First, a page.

The mindset for a successful mathematics undergraduate

Hey and welcome to my new blog, where I’ll discuss mathematics I like, study skills, and the lifestyle habits that keep me productive, organized, and stress-free on my academic journey.

Mathematics is a famously difficult subject to study at university, so I’m going to kick things off with some general mindset tips for fellow undergraduates that either I’ve found helpful, or that I believe lacking in this attitude has held back some of my peers. I’ll flesh out some of these ideas in later posts.

1. Have a growth mindset

One of the big themes in pedagogy right now is the difference between a fixed mindset and a growth mindset. Traditionally, it was believed that intelligence is some fixed characteristic of a person, and that eventually, you will reach the limits of your intelligence. According to a new school of educators and psychologists pioneered by Dr Carol Dweck, this is not the case: students who believe that their intelligence can be expanded through diligent study and practice tend to be more successful. Maybe you did and maybe you didn’t find A-level mathematics too demanding: at some point in your mathematics degree, you will find things difficult and doubt yourself. Believing that you can stick with it and expand your mind to eventually understand will give you the motivation to work hard and conquer your obstacles.

2. It’s about concepts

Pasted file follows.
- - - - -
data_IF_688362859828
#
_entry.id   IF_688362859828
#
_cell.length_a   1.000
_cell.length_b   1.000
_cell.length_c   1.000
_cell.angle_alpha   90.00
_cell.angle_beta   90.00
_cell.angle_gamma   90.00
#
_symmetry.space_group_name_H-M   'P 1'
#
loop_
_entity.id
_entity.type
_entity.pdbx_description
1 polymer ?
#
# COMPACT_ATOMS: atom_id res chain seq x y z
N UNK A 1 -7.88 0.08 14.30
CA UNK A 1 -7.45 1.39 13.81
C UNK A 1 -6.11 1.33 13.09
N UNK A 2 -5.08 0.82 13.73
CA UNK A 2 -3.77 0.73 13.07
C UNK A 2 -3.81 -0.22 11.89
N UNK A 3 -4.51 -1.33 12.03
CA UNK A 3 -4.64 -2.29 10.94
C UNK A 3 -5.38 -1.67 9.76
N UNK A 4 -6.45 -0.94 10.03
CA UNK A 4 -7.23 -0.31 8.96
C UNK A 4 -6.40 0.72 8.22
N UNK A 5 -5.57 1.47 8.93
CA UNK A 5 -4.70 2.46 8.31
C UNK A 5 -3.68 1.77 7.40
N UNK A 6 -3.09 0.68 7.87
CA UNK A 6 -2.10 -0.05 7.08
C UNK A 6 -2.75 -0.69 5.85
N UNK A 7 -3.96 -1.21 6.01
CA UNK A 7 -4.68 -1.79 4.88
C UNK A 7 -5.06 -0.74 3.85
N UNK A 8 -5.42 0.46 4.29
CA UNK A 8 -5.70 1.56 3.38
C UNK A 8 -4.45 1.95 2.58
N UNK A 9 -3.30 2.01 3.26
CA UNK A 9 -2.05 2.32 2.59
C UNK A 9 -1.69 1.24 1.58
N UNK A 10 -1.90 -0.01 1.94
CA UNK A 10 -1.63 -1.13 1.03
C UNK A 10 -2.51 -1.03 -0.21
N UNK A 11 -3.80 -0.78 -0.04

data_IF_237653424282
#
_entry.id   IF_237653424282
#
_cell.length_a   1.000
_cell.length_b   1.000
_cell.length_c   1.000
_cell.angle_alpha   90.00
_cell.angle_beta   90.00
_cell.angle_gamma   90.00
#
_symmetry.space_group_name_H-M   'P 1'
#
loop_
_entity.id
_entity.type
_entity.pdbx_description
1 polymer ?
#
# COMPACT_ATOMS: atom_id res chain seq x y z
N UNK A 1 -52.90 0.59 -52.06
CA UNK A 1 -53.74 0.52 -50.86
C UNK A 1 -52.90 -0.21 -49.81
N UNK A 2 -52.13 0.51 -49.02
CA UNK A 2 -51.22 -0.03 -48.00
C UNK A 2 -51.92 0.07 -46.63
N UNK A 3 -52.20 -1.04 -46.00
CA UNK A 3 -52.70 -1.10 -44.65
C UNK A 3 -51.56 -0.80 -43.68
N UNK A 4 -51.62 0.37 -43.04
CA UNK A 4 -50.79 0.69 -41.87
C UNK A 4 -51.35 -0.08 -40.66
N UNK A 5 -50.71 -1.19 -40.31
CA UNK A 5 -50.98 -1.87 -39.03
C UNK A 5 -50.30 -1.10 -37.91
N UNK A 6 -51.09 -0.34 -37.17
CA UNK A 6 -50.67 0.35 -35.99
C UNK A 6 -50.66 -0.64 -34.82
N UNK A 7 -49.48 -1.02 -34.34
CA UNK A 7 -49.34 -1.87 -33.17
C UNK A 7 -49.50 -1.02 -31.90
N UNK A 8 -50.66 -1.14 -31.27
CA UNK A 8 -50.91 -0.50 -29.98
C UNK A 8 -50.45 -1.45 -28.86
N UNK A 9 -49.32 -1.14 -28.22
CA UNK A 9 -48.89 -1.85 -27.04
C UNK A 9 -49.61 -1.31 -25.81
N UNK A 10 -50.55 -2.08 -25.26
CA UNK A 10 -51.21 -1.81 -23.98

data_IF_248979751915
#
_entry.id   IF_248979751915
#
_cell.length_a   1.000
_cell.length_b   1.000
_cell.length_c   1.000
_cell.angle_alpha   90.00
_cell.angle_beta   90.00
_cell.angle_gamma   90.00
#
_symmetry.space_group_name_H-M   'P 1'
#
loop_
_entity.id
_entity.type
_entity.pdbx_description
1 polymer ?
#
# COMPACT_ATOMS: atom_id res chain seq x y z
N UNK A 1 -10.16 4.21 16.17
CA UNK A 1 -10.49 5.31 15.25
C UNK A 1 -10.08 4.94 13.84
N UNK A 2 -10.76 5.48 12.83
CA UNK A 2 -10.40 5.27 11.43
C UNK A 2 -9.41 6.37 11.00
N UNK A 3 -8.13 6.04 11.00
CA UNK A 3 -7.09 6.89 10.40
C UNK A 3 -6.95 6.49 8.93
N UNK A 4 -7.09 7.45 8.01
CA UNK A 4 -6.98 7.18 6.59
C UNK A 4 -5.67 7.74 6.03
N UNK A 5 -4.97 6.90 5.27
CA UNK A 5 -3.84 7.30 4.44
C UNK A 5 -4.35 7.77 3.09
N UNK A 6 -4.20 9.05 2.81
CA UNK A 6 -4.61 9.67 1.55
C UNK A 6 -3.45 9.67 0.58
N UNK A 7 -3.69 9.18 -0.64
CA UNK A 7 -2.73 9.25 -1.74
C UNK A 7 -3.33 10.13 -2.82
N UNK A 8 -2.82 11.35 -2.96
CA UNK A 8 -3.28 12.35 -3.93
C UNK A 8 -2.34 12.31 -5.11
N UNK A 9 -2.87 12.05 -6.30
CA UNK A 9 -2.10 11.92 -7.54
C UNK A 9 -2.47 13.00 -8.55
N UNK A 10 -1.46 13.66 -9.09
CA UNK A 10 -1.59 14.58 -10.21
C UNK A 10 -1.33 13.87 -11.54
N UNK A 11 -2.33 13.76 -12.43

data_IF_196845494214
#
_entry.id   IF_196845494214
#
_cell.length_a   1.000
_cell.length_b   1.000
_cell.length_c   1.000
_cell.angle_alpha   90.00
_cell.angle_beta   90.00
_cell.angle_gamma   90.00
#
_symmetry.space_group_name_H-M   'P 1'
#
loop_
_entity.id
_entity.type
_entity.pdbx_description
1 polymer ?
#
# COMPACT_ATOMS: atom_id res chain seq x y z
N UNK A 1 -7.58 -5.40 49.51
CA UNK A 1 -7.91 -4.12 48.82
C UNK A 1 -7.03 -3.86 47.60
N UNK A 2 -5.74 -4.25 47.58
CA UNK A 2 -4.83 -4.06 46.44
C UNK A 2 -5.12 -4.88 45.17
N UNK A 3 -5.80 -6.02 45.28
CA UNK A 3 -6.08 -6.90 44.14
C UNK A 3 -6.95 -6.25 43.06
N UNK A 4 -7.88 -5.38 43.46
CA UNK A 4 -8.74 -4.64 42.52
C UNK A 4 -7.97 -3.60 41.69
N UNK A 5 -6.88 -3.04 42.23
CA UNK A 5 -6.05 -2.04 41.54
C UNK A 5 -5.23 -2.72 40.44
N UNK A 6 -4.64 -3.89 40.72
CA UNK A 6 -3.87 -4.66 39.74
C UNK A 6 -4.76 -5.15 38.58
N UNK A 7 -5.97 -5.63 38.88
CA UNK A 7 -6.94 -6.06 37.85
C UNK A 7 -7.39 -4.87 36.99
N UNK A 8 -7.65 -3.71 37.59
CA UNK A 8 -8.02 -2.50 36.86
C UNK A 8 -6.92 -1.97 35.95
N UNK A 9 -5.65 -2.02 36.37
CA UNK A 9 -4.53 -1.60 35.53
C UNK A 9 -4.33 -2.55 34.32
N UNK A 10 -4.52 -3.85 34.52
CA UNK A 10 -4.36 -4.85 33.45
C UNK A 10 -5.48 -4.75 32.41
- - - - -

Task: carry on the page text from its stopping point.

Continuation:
In A-level mathematics, a lot of attention is given to computation, especially testing your ability to solve integrals. The good news is that in the real world, computers can solve many difficult integrals in seconds. Did I say good news? That’s also the bad news: no one is going to employ you to solve standard integrals for them. It is far cheaper and faster to type the integral into a computer system such as Wolfram|Alpha. Although computational skill is important, both for building intuition and getting good grades in exams, the thing that makes a mathematics graduate valuable is their ability to solve difficult problems, and reason clearly about difficult mathematical concepts. So don’t skimp on understanding the theory! Learn the definitions inside out, and have at least a sketch of the proof of each theorem in your mind.

3. Be uncomfortable with not understanding

If something doesn’t seem right, or a lecturer takes a step in a proof that goes way over your head, avoid the temptation to suppress the feeling of discomfort that arises. It’s probably a clue that there’s something you’re missing, and figuring out the solution, perhaps by asking the lecturer, or reading up on it from another source, will resolve that tension in a much more satisfactory way. If you suppress the feeling every time you don’t understand, your understanding will be full of holes, and that can stay with you for a long time, especially if these concepts come up again and again in future classes.

3.5. Be comfortable with not understanding

That said, there will be things you don’t understand, for whatever reason. Finding a peace that allows you to make progress despite not understanding some details is crucial for staying sane and keeping on moving forward. The point is, though, you’re not suppressing the feeling — you must have the intention of understanding it at some point in the future, and always be on the look-out for that key insight that will clear things up for you.